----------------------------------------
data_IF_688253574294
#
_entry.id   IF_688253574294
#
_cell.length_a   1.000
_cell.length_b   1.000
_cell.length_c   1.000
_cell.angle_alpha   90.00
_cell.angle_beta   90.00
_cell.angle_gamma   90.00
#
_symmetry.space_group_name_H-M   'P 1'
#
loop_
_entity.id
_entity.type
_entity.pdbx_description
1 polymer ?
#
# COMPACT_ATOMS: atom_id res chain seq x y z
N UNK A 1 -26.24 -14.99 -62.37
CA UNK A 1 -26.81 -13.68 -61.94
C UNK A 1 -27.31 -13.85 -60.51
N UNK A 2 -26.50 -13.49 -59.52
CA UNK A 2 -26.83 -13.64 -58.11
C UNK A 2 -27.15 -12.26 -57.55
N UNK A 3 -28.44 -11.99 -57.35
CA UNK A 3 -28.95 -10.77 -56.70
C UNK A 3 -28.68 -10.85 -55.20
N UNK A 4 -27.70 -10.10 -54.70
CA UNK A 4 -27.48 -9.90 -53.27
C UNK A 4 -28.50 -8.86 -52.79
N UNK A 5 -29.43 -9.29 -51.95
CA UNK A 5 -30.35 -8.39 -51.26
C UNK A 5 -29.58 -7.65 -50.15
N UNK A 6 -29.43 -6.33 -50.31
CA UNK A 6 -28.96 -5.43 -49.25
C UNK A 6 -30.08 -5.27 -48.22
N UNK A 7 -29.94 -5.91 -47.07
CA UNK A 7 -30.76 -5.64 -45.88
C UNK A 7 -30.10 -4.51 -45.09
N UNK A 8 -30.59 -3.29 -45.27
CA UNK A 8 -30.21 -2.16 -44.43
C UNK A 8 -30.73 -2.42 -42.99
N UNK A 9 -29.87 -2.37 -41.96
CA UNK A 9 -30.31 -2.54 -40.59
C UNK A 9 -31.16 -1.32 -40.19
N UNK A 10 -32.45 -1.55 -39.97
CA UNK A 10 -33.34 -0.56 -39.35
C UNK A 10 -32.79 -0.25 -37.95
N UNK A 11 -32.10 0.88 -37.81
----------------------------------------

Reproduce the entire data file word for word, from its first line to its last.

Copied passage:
data_IF_688253574294
#
_entry.id   IF_688253574294
#
_cell.length_a   1.000
_cell.length_b   1.000
_cell.length_c   1.000
_cell.angle_alpha   90.00
_cell.angle_beta   90.00
_cell.angle_gamma   90.00
#
_symmetry.space_group_name_H-M   'P 1'
#
loop_
_entity.id
_entity.type
_entity.pdbx_description
1 polymer ?
#
# COMPACT_ATOMS: atom_id res chain seq x y z
N UNK A 1 -26.24 -14.99 -62.37
CA UNK A 1 -26.81 -13.68 -61.94
C UNK A 1 -27.31 -13.85 -60.51
N UNK A 2 -26.50 -13.49 -59.52
CA UNK A 2 -26.83 -13.64 -58.11
C UNK A 2 -27.15 -12.26 -57.55
N UNK A 3 -28.44 -11.99 -57.35
CA UNK A 3 -28.95 -10.77 -56.70
C UNK A 3 -28.68 -10.85 -55.20
N UNK A 4 -27.70 -10.10 -54.70
CA UNK A 4 -27.48 -9.90 -53.27
C UNK A 4 -28.50 -8.86 -52.79
N UNK A 5 -29.43 -9.29 -51.95
CA UNK A 5 -30.35 -8.39 -51.26
C UNK A 5 -29.58 -7.65 -50.15
N UNK A 6 -29.43 -6.33 -50.31
CA UNK A 6 -28.96 -5.43 -49.25
C UNK A 6 -30.08 -5.27 -48.22
N UNK A 7 -29.94 -5.91 -47.07
CA UNK A 7 -30.76 -5.64 -45.88
C UNK A 7 -30.10 -4.51 -45.09
N UNK A 8 -30.59 -3.29 -45.27
CA UNK A 8 -30.21 -2.16 -44.43
C UNK A 8 -30.73 -2.42 -42.99
N UNK A 9 -29.87 -2.37 -41.96
CA UNK A 9 -30.31 -2.54 -40.59
C UNK A 9 -31.16 -1.32 -40.19
N UNK A 10 -32.45 -1.55 -39.97
CA UNK A 10 -33.34 -0.56 -39.35
C UNK A 10 -32.79 -0.25 -37.95
N UNK A 11 -32.10 0.88 -37.81